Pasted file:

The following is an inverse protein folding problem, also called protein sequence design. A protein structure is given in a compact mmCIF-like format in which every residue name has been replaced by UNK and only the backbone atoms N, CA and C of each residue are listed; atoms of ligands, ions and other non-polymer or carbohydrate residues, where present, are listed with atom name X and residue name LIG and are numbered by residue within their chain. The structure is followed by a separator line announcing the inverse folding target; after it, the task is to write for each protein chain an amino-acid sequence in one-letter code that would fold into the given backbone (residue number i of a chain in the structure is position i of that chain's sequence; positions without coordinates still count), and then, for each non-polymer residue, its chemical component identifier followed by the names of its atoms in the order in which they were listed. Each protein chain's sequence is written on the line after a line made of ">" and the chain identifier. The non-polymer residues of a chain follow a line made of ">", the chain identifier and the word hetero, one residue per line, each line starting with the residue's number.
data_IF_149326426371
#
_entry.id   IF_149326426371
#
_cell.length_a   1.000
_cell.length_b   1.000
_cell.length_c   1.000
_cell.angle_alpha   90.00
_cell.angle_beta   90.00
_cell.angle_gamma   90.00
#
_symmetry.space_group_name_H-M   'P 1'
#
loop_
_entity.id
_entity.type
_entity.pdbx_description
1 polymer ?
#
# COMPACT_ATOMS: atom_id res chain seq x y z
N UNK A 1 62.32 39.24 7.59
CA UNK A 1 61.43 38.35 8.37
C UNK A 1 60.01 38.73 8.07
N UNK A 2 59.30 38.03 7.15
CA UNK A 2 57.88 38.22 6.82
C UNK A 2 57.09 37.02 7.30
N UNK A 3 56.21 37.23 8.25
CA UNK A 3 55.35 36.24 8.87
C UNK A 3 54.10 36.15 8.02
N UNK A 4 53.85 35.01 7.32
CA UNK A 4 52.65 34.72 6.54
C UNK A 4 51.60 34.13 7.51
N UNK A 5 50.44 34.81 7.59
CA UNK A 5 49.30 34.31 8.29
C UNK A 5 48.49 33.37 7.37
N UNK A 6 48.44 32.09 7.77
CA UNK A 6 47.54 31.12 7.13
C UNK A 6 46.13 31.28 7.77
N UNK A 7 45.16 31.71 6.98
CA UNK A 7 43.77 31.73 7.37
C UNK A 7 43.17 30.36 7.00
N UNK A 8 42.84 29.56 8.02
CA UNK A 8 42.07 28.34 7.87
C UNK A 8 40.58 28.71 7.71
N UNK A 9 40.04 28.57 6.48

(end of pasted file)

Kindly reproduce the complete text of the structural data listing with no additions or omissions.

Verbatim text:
The following is an inverse protein folding problem, also called protein sequence design. A protein structure is given in a compact mmCIF-like format in which every residue name has been replaced by UNK and only the backbone atoms N, CA and C of each residue are listed; atoms of ligands, ions and other non-polymer or carbohydrate residues, where present, are listed with atom name X and residue name LIG and are numbered by residue within their chain. The structure is followed by a separator line announcing the inverse folding target; after it, the task is to write for each protein chain an amino-acid sequence in one-letter code that would fold into the given backbone (residue number i of a chain in the structure is position i of that chain's sequence; positions without coordinates still count), and then, for each non-polymer residue, its chemical component identifier followed by the names of its atoms in the order in which they were listed. Each protein chain's sequence is written on the line after a line made of ">" and the chain identifier. The non-polymer residues of a chain follow a line made of ">", the chain identifier and the word hetero, one residue per line, each line starting with the residue's number.
data_IF_149326426371
#
_entry.id   IF_149326426371
#
_cell.length_a   1.000
_cell.length_b   1.000
_cell.length_c   1.000
_cell.angle_alpha   90.00
_cell.angle_beta   90.00
_cell.angle_gamma   90.00
#
_symmetry.space_group_name_H-M   'P 1'
#
loop_
_entity.id
_entity.type
_entity.pdbx_description
1 polymer ?
#
# COMPACT_ATOMS: atom_id res chain seq x y z
N UNK A 1 62.32 39.24 7.59
CA UNK A 1 61.43 38.35 8.37
C UNK A 1 60.01 38.73 8.07
N UNK A 2 59.30 38.03 7.15
CA UNK A 2 57.88 38.22 6.82
C UNK A 2 57.09 37.02 7.30
N UNK A 3 56.21 37.23 8.25
CA UNK A 3 55.35 36.24 8.87
C UNK A 3 54.10 36.15 8.02
N UNK A 4 53.85 35.01 7.32
CA UNK A 4 52.65 34.72 6.54
C UNK A 4 51.60 34.13 7.51
N UNK A 5 50.44 34.81 7.59
CA UNK A 5 49.30 34.31 8.29
C UNK A 5 48.49 33.37 7.37
N UNK A 6 48.44 32.09 7.77
CA UNK A 6 47.54 31.12 7.13
C UNK A 6 46.13 31.28 7.77
N UNK A 7 45.16 31.71 6.98
CA UNK A 7 43.77 31.73 7.37
C UNK A 7 43.17 30.36 7.00
N UNK A 8 42.84 29.56 8.02
CA UNK A 8 42.07 28.34 7.87
C UNK A 8 40.58 28.71 7.71
N UNK A 9 40.04 28.57 6.48